ISIS has claimed responsibility for a pair of suicide bombings at Coptic churches in Alexandria and the Nile Delta city of Tanta during Palm Sunday services. As Egypt’s Al Ahram reports:
On Palm Sunday morning, a bomb exploded inside Mar Girgis Church in the Delta city of Tanta, killing at least 27 and injuring 78 others, according to health ministry figures.
A few hours later in Alexandria, 17 civilians and police officers were killed as another suicide bomber blew himself up outside St. Mark’s Coptic Orthodox Cathedral, as the head of the church, Pope Tawadros II, lead the service inside.
“The pope is safe and was not harmed in the attack,” a short statement by Egypt’s interior ministry said later.
Responding in a short televised address on Sunday night, President Abdel-Fattah El-Sisi said he will impose a state of emergency nationwide for a period of three months.
ISIS has redoubled its focus on attacking Copts in recent months. In December an ISIS suicide bomber attacked a chapel of St. Mark’s Cathedral in Cairo, the country’s largest Coptic church, killing 29. In February, ISIS released a video encouraging attacks against Copts which prompted an exodus of hundreds of Christians from the city of Arish in the Sinai Peninsula where ISIS maintains its greatest base of support in the country.
The Palm Sunday attacks raise questions about the progress of Egypt’s counterinsurgency campaign against ISIS, the government’s seriousness about protecting Copts, and about the stability of Egypt more generally.
The Egyptian army’s multi-year efforts against the largest and best organized ISIS affiliate in the country have so far failed to break the back of the insurgency in the Sinai. While attacks in 2016 reportedly declined, roadside bombings and ambushes of army patrols and outposts routinely cause mass casualties. The most generous interpretation of the Palm Sunday bombings is that as we’ve repeatedly seen in Iraq, Turkey, Europe and elsewhere and as outlined in some of ISIS’ key strategy documents, the group focuses its efforts on attacks against civilians when it’s losing strength within its own territories. Even so, the attacks demonstrate that the Egyptian government is far from having its domestic terror threat under control.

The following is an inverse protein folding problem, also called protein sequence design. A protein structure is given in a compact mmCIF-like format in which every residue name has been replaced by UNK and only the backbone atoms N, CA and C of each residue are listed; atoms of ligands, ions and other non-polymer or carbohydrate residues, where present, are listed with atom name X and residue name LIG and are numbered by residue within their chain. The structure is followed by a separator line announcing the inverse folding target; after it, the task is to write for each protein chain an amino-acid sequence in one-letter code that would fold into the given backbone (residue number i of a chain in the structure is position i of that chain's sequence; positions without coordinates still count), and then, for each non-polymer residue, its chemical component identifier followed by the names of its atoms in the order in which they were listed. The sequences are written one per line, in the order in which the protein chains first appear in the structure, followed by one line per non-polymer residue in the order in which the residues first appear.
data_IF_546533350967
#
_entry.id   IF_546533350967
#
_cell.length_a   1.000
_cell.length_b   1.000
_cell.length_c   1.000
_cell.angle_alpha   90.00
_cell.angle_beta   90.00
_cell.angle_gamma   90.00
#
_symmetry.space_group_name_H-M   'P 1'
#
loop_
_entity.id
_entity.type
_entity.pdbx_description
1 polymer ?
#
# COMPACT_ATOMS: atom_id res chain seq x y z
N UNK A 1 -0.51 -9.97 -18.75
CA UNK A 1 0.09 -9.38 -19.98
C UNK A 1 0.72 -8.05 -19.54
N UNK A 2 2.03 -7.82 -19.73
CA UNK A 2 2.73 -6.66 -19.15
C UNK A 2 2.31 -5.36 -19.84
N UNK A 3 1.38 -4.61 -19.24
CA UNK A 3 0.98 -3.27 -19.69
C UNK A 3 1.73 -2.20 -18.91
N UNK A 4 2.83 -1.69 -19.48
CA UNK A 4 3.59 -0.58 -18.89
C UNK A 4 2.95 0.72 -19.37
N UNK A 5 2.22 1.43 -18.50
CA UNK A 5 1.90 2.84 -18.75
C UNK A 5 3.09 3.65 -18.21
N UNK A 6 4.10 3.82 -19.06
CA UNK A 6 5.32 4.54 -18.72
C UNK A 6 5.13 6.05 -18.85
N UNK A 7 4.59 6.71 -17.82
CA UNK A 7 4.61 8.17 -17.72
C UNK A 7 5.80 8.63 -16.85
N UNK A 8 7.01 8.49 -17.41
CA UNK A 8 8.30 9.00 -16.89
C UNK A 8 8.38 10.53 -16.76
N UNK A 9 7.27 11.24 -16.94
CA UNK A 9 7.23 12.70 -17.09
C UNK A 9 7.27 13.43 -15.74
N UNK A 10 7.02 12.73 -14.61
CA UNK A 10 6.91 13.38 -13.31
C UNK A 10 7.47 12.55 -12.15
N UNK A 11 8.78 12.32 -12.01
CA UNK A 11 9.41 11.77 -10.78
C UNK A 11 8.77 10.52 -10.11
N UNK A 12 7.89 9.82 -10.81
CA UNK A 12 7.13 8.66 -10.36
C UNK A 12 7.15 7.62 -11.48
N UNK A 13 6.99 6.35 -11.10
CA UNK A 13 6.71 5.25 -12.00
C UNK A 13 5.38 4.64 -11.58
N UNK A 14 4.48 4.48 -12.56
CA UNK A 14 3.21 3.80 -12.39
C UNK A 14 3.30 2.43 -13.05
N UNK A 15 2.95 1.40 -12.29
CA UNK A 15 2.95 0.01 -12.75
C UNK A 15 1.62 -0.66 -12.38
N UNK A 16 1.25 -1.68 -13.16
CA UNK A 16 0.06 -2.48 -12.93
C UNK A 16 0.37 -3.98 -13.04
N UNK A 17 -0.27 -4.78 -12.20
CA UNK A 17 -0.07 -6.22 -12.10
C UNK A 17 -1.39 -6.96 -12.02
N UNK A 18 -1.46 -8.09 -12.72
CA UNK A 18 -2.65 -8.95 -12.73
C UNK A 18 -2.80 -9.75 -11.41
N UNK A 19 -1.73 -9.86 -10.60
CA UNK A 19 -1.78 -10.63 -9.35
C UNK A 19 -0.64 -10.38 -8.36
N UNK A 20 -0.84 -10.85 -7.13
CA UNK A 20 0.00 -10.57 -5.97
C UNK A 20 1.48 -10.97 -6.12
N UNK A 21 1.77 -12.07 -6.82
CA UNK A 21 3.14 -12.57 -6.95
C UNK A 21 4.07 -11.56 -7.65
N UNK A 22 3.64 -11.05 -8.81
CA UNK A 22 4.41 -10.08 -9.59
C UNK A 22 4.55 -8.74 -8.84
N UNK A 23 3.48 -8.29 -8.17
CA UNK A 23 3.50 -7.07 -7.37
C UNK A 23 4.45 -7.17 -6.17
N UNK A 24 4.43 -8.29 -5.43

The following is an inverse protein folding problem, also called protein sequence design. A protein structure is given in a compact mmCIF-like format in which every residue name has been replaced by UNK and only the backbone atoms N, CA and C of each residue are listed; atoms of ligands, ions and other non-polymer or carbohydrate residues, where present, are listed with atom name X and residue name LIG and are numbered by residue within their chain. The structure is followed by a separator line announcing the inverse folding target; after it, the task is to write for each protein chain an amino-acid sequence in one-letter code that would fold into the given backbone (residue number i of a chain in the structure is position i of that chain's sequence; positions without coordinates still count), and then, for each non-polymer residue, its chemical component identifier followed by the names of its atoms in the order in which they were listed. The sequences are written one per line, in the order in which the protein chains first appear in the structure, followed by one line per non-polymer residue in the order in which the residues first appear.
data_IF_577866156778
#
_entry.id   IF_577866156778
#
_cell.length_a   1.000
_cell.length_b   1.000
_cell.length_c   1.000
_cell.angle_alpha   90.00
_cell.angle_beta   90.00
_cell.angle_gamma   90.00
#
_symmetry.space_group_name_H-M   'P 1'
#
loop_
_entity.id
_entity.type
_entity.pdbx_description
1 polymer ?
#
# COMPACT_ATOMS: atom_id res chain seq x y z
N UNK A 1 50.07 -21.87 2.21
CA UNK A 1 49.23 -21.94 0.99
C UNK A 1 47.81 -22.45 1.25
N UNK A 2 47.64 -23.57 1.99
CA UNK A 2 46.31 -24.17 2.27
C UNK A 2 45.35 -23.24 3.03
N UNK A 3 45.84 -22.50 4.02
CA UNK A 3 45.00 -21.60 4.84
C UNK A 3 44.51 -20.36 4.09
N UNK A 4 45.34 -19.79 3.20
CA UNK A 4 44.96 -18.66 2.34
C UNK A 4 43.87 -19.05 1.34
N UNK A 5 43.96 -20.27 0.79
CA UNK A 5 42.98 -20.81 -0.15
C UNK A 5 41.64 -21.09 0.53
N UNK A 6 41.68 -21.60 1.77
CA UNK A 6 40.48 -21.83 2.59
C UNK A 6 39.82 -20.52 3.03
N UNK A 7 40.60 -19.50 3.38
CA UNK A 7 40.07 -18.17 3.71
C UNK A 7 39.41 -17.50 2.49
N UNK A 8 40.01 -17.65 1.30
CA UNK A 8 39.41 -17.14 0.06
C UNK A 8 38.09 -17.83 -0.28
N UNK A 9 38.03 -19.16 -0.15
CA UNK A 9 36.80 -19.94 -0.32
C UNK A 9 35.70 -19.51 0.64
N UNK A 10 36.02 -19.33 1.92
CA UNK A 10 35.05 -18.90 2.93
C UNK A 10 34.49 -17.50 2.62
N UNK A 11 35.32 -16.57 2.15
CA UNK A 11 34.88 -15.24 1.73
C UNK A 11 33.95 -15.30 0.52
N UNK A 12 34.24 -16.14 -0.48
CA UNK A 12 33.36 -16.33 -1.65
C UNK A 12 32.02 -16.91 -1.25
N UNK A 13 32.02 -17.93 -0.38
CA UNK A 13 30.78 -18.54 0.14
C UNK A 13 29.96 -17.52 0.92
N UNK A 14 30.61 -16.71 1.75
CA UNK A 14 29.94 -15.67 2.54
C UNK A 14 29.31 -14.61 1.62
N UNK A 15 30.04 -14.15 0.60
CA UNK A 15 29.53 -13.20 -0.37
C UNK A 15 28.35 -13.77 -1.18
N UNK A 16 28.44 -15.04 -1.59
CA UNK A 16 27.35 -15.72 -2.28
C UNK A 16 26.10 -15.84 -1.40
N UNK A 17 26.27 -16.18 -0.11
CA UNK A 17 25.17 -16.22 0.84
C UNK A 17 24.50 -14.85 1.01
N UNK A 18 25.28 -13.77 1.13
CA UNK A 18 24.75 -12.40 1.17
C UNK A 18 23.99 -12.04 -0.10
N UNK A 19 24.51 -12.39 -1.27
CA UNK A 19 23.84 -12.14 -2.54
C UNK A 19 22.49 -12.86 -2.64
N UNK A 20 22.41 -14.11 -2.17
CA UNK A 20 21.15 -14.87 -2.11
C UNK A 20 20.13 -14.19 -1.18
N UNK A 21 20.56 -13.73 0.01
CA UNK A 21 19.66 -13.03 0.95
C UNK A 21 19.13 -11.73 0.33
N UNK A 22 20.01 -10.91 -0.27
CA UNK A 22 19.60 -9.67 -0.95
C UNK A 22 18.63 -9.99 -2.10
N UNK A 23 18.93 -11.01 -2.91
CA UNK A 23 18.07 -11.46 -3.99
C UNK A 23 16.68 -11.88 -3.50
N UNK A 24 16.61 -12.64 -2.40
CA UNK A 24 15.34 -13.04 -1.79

That’s especially true given the prominence of the targets, lack of security at the sites, and forewarning about ISIS plots. Video from the Alexandria attack showed that the bomber had a clear path for entering the cathedral (with Pope Tawadros inside), and didn’t only because he decided to detonate his suicide vest after being directed to a metal detector by a single unarmed guard and two apparently unarmed policewomen at the cathedral’s open gate. And this came to pass despite the three-hour gap in the attacks, during which security could and should have been raised for a mass attended by the leader of Egypt’s Christian community.
While Copts were broadly supportive of the overthrow of the Muslim Brotherhood-led government in 2013 and have been among the most dedicated supporters of the Sisi government, their cries for protection after the St. Mark’s bombing and amid a growing threat in Sinai seem to have gone unheeded by the government.
The bombings should also raise questions about the overall stability of Egypt and the Sisi government. Terror attacks like these are closely followed in the West by tourists in assessing whether or not it’s safe to travel. Shortly after the bombings, Israel announced that it was closing the land border at Taba, cutting off one of the last sources of visitors still willing to visit Sinai. Despite some recent signs of life in the tourist industry, these attacks will likely be a major setback for one of the largest sectors of Egypt’s deeply troubled economy. How long the Egyptian people can endure this state of affairs will likely decide the fate of Sisi’s government.